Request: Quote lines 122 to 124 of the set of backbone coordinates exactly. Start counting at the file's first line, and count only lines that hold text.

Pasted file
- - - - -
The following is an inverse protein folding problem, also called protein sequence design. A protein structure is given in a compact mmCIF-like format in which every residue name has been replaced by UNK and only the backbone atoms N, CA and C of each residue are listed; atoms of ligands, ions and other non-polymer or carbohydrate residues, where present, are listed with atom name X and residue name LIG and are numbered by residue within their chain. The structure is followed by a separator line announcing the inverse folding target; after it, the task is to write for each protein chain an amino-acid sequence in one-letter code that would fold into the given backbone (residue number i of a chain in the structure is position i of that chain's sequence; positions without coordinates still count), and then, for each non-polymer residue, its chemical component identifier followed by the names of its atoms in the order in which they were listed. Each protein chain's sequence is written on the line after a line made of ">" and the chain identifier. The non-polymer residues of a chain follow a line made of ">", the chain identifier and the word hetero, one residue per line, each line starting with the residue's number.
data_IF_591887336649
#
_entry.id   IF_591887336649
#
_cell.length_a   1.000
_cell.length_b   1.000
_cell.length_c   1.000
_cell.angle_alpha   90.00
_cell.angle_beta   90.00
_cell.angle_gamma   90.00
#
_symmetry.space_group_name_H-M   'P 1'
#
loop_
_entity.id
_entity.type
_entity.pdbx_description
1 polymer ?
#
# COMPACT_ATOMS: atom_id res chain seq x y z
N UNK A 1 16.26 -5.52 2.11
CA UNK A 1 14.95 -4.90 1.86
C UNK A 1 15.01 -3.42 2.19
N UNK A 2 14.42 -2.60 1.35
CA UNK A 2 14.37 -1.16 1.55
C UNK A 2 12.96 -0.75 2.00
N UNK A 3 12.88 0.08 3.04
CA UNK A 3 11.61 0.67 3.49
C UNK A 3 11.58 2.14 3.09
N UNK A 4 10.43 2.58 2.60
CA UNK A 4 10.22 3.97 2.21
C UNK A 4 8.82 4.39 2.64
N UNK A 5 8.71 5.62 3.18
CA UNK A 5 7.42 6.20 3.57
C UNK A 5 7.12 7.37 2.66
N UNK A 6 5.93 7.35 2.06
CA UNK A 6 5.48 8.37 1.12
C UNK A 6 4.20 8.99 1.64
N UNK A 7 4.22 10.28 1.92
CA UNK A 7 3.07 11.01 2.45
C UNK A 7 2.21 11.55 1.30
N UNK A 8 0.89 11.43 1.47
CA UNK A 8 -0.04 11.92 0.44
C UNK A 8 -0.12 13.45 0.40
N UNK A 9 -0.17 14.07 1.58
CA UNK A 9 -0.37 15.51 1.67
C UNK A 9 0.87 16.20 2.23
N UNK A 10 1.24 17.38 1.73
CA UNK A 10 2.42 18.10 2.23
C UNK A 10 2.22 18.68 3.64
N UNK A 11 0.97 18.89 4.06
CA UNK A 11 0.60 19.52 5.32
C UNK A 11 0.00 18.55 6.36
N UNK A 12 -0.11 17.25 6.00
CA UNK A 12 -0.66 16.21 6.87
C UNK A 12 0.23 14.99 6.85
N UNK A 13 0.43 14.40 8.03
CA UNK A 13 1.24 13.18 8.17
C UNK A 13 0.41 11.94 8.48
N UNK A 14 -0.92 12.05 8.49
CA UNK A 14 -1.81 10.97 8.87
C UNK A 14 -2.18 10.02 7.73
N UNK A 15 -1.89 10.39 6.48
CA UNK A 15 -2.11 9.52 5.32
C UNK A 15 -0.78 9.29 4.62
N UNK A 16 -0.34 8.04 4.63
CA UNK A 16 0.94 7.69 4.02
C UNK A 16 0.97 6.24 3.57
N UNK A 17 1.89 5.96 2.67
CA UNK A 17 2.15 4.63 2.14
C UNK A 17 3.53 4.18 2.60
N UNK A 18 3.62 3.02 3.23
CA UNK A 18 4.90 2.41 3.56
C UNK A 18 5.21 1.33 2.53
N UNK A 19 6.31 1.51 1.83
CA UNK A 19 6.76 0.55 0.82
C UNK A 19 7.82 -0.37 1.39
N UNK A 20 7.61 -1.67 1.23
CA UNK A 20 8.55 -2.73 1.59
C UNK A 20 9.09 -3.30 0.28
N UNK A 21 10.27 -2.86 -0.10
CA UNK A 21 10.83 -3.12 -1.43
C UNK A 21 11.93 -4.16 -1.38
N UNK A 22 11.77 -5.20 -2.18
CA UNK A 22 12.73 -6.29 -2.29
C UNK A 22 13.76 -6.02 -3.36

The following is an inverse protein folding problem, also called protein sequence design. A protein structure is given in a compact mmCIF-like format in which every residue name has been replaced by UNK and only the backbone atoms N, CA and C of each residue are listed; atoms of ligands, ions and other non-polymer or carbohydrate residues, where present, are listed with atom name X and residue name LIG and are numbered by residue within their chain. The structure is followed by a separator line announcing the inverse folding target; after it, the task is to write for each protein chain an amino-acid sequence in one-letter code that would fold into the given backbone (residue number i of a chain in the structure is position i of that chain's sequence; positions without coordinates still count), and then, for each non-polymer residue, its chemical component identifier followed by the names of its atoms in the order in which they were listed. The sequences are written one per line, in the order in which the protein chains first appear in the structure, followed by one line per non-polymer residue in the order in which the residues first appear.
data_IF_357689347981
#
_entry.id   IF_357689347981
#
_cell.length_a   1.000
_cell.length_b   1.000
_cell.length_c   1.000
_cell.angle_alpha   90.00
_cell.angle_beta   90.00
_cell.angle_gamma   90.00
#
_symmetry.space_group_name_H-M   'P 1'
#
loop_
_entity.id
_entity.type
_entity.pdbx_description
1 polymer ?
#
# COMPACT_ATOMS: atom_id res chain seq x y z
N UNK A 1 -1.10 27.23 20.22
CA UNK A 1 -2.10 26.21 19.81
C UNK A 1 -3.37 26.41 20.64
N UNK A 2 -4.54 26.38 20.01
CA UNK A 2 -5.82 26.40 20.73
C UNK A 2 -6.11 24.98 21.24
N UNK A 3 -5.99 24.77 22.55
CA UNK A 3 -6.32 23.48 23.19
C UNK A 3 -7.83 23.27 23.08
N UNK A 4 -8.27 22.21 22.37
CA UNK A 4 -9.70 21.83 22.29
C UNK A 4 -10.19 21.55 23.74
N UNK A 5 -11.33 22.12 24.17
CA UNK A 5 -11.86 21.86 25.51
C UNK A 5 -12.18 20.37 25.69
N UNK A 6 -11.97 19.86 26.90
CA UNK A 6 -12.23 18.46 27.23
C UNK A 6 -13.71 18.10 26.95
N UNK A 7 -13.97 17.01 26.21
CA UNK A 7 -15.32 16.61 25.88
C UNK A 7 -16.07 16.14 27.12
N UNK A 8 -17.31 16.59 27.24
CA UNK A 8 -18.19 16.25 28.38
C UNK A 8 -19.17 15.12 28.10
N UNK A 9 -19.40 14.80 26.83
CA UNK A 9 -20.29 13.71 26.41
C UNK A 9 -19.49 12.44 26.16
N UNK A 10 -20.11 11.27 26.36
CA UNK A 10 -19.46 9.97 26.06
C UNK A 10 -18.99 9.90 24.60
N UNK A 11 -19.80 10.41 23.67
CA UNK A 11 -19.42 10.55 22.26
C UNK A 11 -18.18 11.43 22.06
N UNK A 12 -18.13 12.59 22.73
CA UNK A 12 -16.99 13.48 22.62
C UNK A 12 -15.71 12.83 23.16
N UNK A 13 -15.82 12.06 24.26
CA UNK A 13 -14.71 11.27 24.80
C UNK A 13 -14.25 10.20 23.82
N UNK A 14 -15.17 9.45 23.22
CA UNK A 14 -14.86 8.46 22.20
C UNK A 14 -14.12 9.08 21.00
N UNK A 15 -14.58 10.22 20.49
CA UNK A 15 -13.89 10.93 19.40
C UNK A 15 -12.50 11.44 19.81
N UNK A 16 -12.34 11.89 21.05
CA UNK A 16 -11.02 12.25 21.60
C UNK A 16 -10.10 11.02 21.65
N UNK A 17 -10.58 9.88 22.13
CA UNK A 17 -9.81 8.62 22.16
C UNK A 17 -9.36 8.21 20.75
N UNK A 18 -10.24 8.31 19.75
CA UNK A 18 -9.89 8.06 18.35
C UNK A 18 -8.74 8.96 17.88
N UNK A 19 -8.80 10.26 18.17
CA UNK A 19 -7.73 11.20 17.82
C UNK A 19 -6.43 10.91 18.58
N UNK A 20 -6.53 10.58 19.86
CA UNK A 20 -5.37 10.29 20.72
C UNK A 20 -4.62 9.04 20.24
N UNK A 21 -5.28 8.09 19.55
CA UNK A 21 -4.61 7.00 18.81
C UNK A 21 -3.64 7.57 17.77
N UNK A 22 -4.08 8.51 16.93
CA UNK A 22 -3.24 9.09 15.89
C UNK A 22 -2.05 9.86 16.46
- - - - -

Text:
CA UNK A 5 -11.86 21.86 25.51
C UNK A 5 -12.18 20.37 25.69
N UNK A 6 -11.97 19.86 26.90